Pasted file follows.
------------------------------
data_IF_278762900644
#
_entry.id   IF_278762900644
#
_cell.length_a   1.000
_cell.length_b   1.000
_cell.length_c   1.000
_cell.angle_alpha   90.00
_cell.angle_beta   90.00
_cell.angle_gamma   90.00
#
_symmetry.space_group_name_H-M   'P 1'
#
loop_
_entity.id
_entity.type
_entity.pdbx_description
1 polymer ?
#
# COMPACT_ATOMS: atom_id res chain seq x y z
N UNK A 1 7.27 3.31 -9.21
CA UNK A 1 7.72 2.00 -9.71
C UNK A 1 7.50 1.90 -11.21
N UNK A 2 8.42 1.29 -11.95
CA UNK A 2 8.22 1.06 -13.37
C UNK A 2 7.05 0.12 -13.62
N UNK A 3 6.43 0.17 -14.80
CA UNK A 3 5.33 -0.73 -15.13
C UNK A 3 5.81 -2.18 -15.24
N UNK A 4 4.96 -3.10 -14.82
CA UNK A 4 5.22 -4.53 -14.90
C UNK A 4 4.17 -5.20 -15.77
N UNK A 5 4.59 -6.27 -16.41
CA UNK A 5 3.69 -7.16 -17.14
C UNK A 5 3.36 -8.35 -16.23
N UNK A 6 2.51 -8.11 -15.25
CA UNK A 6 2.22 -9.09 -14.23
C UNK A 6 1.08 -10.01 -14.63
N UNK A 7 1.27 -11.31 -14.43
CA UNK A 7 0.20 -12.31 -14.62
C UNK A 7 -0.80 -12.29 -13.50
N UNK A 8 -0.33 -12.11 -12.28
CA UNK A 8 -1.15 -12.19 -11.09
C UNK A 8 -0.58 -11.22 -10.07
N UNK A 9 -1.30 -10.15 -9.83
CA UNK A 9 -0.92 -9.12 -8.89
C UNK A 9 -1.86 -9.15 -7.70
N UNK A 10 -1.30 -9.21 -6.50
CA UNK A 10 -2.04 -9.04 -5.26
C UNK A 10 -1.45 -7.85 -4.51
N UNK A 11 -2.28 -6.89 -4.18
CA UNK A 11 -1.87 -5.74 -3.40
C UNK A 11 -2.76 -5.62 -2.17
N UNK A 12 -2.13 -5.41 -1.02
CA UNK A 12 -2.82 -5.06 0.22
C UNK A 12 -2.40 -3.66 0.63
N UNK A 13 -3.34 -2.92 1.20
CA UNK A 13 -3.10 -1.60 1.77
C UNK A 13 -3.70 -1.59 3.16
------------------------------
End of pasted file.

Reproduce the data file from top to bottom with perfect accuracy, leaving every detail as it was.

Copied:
data_IF_278762900644
#
_entry.id   IF_278762900644
#
_cell.length_a   1.000
_cell.length_b   1.000
_cell.length_c   1.000
_cell.angle_alpha   90.00
_cell.angle_beta   90.00
_cell.angle_gamma   90.00
#
_symmetry.space_group_name_H-M   'P 1'
#
loop_
_entity.id
_entity.type
_entity.pdbx_description
1 polymer ?
#
# COMPACT_ATOMS: atom_id res chain seq x y z
N UNK A 1 7.27 3.31 -9.21
CA UNK A 1 7.72 2.00 -9.71
C UNK A 1 7.50 1.90 -11.21
N UNK A 2 8.42 1.29 -11.95
CA UNK A 2 8.22 1.06 -13.37
C UNK A 2 7.05 0.12 -13.62
N UNK A 3 6.43 0.17 -14.80
CA UNK A 3 5.33 -0.73 -15.13
C UNK A 3 5.81 -2.18 -15.24
N UNK A 4 4.96 -3.10 -14.82
CA UNK A 4 5.22 -4.53 -14.90
C UNK A 4 4.17 -5.20 -15.77
N UNK A 5 4.59 -6.27 -16.41
CA UNK A 5 3.69 -7.16 -17.14
C UNK A 5 3.36 -8.35 -16.23
N UNK A 6 2.51 -8.11 -15.25
CA UNK A 6 2.22 -9.09 -14.23
C UNK A 6 1.08 -10.01 -14.63
N UNK A 7 1.27 -11.31 -14.43
CA UNK A 7 0.20 -12.31 -14.62
C UNK A 7 -0.80 -12.29 -13.50
N UNK A 8 -0.33 -12.11 -12.28
CA UNK A 8 -1.15 -12.19 -11.09
C UNK A 8 -0.58 -11.22 -10.07
N UNK A 9 -1.30 -10.15 -9.83
CA UNK A 9 -0.92 -9.12 -8.89
C UNK A 9 -1.86 -9.15 -7.70
N UNK A 10 -1.30 -9.21 -6.50
CA UNK A 10 -2.04 -9.04 -5.26
C UNK A 10 -1.45 -7.85 -4.51
N UNK A 11 -2.28 -6.89 -4.18
CA UNK A 11 -1.87 -5.74 -3.40
C UNK A 11 -2.76 -5.62 -2.17
N UNK A 12 -2.13 -5.41 -1.02
CA UNK A 12 -2.82 -5.06 0.22
C UNK A 12 -2.40 -3.66 0.63
N UNK A 13 -3.34 -2.92 1.20
CA UNK A 13 -3.10 -1.60 1.77
C UNK A 13 -3.70 -1.59 3.16